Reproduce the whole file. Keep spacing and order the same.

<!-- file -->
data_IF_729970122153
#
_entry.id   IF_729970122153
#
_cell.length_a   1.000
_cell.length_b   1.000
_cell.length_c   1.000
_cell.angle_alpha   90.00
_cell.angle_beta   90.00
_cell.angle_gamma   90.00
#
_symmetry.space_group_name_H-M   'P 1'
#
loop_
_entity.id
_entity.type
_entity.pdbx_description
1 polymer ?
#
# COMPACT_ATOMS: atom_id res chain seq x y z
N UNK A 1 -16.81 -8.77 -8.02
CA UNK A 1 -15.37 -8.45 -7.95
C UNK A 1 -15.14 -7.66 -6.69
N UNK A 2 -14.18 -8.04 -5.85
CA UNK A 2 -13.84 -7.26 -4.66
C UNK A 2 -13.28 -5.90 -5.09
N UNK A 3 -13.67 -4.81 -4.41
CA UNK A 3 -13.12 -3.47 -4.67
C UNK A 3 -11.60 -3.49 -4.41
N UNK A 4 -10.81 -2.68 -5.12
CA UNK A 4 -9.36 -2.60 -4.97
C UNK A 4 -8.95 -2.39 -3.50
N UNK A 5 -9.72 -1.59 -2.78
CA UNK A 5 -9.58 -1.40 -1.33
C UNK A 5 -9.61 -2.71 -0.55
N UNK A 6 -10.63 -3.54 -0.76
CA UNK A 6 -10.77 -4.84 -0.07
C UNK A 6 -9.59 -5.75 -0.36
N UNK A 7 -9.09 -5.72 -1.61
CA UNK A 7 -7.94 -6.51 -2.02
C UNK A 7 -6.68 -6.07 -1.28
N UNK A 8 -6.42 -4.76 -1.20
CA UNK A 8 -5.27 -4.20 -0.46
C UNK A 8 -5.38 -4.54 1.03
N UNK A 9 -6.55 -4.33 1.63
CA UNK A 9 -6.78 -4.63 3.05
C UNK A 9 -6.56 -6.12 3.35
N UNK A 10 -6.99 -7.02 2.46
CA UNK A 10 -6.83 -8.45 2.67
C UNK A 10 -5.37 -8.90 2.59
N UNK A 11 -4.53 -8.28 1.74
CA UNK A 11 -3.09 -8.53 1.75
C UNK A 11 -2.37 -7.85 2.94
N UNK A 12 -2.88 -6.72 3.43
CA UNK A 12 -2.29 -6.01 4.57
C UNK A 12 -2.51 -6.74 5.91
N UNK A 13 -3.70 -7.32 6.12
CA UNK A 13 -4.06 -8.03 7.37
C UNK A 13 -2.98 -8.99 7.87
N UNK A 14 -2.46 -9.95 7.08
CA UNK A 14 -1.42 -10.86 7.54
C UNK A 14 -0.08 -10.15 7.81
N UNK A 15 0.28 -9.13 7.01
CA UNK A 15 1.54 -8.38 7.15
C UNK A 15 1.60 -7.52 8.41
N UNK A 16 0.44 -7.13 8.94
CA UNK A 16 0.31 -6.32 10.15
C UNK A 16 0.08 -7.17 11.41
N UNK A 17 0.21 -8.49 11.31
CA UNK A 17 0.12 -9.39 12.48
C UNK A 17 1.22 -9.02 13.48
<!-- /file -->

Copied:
data_IF_729970122153
#
_entry.id   IF_729970122153
#
_cell.length_a   1.000
_cell.length_b   1.000
_cell.length_c   1.000
_cell.angle_alpha   90.00
_cell.angle_beta   90.00
_cell.angle_gamma   90.00
#
_symmetry.space_group_name_H-M   'P 1'
#
loop_
_entity.id
_entity.type
_entity.pdbx_description
1 polymer ?
#
# COMPACT_ATOMS: atom_id res chain seq x y z
N UNK A 1 -16.81 -8.77 -8.02
CA UNK A 1 -15.37 -8.45 -7.95
C UNK A 1 -15.14 -7.66 -6.69
N UNK A 2 -14.18 -8.04 -5.85
CA UNK A 2 -13.84 -7.26 -4.66
C UNK A 2 -13.28 -5.90 -5.09
N UNK A 3 -13.67 -4.81 -4.41
CA UNK A 3 -13.12 -3.47 -4.67
C UNK A 3 -11.60 -3.49 -4.41
N UNK A 4 -10.81 -2.68 -5.12
CA UNK A 4 -9.36 -2.60 -4.97
C UNK A 4 -8.95 -2.39 -3.50
N UNK A 5 -9.72 -1.59 -2.78
CA UNK A 5 -9.58 -1.40 -1.33
C UNK A 5 -9.61 -2.71 -0.55
N UNK A 6 -10.63 -3.54 -0.76
CA UNK A 6 -10.77 -4.84 -0.07
C UNK A 6 -9.59 -5.75 -0.36
N UNK A 7 -9.09 -5.72 -1.61
CA UNK A 7 -7.94 -6.51 -2.02
C UNK A 7 -6.68 -6.07 -1.28
N UNK A 8 -6.42 -4.76 -1.20
CA UNK A 8 -5.27 -4.20 -0.46
C UNK A 8 -5.38 -4.54 1.03
N UNK A 9 -6.55 -4.33 1.63
CA UNK A 9 -6.78 -4.63 3.05
C UNK A 9 -6.56 -6.12 3.35
N UNK A 10 -6.99 -7.02 2.46
CA UNK A 10 -6.83 -8.45 2.67
C UNK A 10 -5.37 -8.90 2.59
N UNK A 11 -4.53 -8.28 1.74
CA UNK A 11 -3.09 -8.53 1.75
C UNK A 11 -2.37 -7.85 2.94
N UNK A 12 -2.88 -6.72 3.43
CA UNK A 12 -2.29 -6.01 4.57
C UNK A 12 -2.51 -6.74 5.91
N UNK A 13 -3.70 -7.32 6.12
CA UNK A 13 -4.06 -8.03 7.37
C UNK A 13 -2.98 -8.99 7.87
N UNK A 14 -2.46 -9.95 7.08
CA UNK A 14 -1.42 -10.86 7.54
C UNK A 14 -0.08 -10.15 7.81
N UNK A 15 0.28 -9.13 7.01
CA UNK A 15 1.54 -8.38 7.15
C UNK A 15 1.60 -7.52 8.41
N UNK A 16 0.44 -7.13 8.94
CA UNK A 16 0.31 -6.32 10.15
C UNK A 16 0.08 -7.17 11.41
N UNK A 17 0.21 -8.49 11.31
CA UNK A 17 0.12 -9.39 12.48
C UNK A 17 1.22 -9.02 13.48